What to Know About Calcium Pyrophosphate Crystals

Calcium pyrophosphate (CPP) crystals are microscopic, crystal-like formations that can accumulate in certain people’s joints, particularly older individuals.

While pyrophosphate is a naturally occurring chemical in the body, when it is coupled with calcium, the resulting crystal formations can collect in your cartilage and lead to a form of arthritis called calcium pyrophosphate dihydrate deposition disease (CPPD)—also known as pseudogout.

The sections below provide more information about this frequently misidentified condition, including its potential causes and the treatment options that are available.

Senior man having knee injury after running

Nastasic / Getty Images 

What Are Calcium Pyrophosphate Crystals?

Our bodies produce the energy needed to fuel our daily tasks from a chemical called adenosine triphosphate (ATP). As we go about our daily activities and use ATP, a waste product called pyrophosphate is left over and is normally broken up or catalyzed by the body.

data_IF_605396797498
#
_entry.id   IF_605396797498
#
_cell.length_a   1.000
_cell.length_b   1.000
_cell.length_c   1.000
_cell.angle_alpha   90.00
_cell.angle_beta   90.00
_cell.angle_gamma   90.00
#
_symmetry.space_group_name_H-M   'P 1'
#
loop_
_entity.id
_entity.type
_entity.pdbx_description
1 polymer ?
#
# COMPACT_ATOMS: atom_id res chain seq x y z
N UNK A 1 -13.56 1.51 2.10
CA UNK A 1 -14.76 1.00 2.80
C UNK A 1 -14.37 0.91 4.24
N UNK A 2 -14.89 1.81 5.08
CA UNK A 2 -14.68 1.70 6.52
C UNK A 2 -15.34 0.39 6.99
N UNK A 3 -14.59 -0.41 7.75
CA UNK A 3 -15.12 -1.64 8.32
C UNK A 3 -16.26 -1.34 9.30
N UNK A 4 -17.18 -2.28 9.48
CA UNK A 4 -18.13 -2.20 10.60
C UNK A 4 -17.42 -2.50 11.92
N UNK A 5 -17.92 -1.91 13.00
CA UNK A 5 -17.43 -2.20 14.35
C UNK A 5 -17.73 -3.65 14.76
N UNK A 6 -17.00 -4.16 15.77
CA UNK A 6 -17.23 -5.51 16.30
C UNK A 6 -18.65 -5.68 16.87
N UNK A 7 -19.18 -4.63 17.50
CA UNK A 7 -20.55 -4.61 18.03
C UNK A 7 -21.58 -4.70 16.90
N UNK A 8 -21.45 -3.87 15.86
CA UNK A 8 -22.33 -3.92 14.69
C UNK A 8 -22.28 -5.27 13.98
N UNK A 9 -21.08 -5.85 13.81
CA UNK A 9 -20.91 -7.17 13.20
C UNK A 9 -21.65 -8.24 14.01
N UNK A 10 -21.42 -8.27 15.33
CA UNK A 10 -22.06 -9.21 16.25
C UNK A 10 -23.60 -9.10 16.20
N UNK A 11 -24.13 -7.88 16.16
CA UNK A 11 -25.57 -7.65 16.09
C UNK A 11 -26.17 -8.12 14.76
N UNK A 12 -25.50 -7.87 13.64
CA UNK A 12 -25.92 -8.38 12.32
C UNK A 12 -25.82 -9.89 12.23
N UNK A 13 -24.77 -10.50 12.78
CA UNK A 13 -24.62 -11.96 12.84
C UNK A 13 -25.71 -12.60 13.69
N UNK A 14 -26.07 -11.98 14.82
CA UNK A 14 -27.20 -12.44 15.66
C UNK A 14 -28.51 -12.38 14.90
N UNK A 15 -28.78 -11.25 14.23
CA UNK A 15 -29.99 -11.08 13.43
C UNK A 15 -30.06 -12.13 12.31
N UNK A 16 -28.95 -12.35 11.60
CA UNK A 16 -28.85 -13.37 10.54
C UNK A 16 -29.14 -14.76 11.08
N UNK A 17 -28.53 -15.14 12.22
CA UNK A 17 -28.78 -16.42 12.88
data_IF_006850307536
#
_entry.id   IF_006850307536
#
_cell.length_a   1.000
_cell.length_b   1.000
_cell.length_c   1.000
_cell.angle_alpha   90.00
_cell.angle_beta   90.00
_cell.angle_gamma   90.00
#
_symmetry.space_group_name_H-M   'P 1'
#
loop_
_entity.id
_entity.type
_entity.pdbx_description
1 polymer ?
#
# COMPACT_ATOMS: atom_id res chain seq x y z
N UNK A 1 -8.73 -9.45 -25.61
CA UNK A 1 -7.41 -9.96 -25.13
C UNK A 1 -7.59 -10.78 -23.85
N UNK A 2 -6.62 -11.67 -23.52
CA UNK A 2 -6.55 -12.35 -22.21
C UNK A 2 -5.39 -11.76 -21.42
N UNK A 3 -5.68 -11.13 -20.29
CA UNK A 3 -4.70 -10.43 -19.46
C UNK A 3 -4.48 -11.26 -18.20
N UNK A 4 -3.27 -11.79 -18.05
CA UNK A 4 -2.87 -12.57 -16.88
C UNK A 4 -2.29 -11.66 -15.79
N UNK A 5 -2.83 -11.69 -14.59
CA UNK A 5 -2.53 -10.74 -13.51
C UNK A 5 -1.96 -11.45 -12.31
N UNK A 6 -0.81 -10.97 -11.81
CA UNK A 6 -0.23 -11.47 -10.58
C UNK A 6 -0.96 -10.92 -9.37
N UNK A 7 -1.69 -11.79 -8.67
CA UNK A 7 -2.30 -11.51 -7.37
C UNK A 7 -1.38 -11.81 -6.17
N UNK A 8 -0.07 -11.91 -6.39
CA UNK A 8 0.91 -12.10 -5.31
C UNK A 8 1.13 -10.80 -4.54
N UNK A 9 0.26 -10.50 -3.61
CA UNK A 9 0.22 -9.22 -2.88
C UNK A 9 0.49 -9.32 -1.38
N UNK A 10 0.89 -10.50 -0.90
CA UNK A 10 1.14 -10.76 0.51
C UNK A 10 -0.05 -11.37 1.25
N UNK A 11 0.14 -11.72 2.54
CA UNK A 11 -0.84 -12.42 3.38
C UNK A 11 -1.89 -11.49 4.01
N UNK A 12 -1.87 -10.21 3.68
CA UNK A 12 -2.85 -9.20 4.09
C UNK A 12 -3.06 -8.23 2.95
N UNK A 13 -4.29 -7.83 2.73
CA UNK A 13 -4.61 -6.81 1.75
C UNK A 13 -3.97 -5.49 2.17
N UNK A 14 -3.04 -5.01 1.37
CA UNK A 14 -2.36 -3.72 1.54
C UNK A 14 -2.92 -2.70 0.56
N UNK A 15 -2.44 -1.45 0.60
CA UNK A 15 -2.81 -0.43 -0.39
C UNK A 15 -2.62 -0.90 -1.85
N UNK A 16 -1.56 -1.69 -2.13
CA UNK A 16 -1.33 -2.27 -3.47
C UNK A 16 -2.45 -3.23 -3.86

In some cases, however, too much pyrophosphate is produced or not enough is catalyzed. When this occurs, the leftovers can bind with calcium in the body and form calcium pyrophosphate crystals (CPP).

These microscopic rhomboid-shaped structures typically accumulate in the smooth, slippery cartilage that coats the ends of the bones in a joint. Unfortunately, the resulting crystal buildup can result in significant symptoms developing.

Complications

The accumulation of CPP in the body’s cartilage does not always cause issues; however, serious complications can arise in some cases. The sections below detail the most commonly seen problems that can occur as a result of this crystal buildup.

CPPD

One of the most frequent issues resulting from excess CPP crystal formation is calcium pyrophosphate dihydrate deposition disease (CPPD). This condition arises when the buildup of crystals in a joint’s cartilage irritates the area and causes sudden, sharp pain to occur.

This can also be accompanied by swelling or warmth, and the flare-up may last anywhere from a few days to several weeks.

Pseudogout

Calcium pyrophosphate dihydrate deposition disease (CPPD) used to be referred to as pseudogout.

CPPD’s symptoms closely mimic those of gout, and the two conditions are often confused. Gout, however, is caused by the buildup of a different type of crystal (called monosodium urate) and is treated as a separate disease.